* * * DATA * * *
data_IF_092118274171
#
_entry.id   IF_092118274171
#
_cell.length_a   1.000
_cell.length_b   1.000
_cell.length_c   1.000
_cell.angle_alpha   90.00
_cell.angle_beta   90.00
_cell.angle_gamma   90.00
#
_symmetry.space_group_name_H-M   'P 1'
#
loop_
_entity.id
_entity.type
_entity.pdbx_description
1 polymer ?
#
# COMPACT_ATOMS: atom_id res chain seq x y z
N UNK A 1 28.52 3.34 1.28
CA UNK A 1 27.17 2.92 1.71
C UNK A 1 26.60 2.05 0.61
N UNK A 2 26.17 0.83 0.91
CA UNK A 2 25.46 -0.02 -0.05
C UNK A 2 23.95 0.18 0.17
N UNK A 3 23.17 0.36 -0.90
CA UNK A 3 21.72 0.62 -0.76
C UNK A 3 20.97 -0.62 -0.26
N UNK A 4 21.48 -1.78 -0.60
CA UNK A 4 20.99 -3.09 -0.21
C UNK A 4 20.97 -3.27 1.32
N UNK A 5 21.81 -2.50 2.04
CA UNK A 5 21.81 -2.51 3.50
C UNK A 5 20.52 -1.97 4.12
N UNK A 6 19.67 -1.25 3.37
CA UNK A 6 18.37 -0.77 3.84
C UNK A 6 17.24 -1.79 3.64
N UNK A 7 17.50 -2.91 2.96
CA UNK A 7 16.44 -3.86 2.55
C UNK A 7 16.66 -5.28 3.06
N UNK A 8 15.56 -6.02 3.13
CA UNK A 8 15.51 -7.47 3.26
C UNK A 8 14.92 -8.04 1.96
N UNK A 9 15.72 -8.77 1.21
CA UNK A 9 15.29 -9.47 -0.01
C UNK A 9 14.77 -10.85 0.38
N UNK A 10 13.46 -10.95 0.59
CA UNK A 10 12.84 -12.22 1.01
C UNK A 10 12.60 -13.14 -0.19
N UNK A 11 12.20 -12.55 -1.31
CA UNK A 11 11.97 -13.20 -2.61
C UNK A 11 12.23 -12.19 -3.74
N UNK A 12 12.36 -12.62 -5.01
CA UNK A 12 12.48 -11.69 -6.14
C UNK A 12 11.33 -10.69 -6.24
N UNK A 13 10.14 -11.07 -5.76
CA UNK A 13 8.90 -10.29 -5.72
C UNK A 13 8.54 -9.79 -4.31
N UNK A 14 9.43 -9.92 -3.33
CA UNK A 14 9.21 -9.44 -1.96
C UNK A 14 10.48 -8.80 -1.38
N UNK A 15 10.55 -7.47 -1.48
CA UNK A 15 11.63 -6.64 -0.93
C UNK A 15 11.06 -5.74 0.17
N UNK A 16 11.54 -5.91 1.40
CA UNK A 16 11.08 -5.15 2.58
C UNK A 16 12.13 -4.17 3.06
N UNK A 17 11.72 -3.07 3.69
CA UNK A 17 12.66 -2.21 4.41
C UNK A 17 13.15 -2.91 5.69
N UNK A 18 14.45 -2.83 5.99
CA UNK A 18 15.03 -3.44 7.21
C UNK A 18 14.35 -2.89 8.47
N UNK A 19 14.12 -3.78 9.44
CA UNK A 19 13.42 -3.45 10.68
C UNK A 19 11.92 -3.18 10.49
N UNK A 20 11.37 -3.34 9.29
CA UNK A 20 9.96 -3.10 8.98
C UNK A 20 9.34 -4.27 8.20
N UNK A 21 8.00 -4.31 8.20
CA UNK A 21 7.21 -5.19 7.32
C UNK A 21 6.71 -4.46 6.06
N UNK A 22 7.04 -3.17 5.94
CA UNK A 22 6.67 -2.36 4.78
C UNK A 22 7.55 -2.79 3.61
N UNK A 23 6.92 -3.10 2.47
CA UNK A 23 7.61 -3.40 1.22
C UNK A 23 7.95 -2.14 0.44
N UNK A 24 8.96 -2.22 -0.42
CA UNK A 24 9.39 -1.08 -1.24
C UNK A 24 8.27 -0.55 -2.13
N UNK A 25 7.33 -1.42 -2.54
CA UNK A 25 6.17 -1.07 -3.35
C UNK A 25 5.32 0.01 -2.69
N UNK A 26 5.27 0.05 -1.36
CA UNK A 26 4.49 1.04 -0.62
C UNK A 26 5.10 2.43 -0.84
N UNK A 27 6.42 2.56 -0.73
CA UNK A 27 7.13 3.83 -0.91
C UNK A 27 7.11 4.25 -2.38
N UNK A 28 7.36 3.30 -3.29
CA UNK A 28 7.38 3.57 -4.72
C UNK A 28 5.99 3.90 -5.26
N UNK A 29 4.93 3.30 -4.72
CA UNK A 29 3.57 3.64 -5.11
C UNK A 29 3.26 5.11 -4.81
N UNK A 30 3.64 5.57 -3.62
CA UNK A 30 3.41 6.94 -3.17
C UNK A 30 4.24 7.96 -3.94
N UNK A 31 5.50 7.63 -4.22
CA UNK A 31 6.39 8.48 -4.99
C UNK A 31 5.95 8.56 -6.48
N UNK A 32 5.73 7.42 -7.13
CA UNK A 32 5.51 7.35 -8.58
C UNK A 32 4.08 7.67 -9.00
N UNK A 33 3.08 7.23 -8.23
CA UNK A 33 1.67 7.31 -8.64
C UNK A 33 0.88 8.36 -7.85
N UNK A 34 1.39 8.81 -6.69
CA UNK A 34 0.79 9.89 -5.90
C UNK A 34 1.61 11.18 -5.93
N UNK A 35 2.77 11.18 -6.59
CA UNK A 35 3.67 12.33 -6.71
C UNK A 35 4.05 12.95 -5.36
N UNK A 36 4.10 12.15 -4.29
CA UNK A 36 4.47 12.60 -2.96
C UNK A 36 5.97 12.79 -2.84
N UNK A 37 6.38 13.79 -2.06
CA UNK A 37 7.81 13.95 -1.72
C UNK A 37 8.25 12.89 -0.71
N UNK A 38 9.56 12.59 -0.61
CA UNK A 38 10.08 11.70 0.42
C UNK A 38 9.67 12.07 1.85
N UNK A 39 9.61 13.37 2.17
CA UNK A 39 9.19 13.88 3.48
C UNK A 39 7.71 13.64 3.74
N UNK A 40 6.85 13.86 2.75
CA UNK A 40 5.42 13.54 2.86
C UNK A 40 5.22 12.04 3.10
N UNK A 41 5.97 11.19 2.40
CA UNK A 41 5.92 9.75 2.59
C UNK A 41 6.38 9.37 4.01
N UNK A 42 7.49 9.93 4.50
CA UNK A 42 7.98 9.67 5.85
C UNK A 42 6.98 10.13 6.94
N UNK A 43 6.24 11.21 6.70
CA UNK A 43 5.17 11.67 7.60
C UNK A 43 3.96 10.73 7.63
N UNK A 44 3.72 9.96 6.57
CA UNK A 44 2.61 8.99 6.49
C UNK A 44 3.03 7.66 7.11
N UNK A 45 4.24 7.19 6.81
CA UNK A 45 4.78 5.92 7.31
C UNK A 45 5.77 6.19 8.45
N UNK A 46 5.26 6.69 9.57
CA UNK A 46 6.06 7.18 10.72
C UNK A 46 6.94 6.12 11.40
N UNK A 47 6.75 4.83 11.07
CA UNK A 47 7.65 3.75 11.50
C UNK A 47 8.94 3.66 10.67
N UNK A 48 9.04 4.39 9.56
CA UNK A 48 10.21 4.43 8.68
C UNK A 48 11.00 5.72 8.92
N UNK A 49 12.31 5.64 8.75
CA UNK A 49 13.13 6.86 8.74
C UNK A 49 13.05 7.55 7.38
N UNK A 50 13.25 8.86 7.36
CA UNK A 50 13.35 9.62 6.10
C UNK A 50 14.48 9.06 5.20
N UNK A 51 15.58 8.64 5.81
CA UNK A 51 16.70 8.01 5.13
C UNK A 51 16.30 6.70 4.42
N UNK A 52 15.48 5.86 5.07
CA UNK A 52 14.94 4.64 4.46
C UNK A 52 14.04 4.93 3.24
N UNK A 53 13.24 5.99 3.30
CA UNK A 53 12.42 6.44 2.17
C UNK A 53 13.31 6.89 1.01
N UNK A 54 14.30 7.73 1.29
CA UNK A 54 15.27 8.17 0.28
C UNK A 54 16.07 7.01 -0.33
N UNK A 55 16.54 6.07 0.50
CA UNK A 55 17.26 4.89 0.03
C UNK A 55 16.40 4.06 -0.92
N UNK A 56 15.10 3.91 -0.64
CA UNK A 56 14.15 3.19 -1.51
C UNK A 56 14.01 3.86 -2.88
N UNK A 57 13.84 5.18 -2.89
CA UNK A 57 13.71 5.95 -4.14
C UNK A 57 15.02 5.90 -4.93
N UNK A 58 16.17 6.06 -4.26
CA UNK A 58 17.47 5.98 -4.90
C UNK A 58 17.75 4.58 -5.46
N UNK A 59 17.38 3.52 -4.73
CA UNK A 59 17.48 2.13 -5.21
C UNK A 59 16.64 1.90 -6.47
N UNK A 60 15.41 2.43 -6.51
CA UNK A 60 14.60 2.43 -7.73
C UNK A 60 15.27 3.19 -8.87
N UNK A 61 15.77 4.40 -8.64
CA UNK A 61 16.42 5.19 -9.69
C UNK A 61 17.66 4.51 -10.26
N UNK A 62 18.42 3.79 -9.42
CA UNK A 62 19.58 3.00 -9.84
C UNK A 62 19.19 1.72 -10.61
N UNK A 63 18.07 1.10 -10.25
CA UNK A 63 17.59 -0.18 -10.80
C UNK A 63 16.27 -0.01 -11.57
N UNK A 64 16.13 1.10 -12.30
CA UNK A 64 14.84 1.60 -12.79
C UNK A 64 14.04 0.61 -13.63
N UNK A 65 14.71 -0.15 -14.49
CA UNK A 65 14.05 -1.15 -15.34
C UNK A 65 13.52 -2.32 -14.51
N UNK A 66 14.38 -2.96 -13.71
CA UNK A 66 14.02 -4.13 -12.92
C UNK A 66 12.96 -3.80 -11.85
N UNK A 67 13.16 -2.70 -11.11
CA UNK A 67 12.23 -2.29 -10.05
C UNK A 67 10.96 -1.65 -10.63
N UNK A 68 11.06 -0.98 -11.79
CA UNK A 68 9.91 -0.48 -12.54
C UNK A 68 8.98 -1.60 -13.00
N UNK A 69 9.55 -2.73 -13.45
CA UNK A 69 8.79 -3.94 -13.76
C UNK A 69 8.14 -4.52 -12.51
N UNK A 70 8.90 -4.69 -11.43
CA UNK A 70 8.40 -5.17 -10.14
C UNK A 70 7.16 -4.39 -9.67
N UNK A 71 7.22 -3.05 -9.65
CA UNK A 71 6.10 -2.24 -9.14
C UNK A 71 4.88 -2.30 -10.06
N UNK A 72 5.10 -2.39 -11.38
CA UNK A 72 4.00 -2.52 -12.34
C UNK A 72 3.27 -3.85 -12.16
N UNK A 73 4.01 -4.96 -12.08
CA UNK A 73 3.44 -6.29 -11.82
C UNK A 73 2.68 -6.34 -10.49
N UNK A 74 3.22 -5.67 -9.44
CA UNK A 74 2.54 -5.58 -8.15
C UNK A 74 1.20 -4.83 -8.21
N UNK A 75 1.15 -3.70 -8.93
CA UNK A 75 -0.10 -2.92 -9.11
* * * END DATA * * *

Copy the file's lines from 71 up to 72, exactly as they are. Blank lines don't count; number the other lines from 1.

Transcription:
C UNK A 17 13.15 -2.91 5.69
N UNK A 18 14.45 -2.83 5.99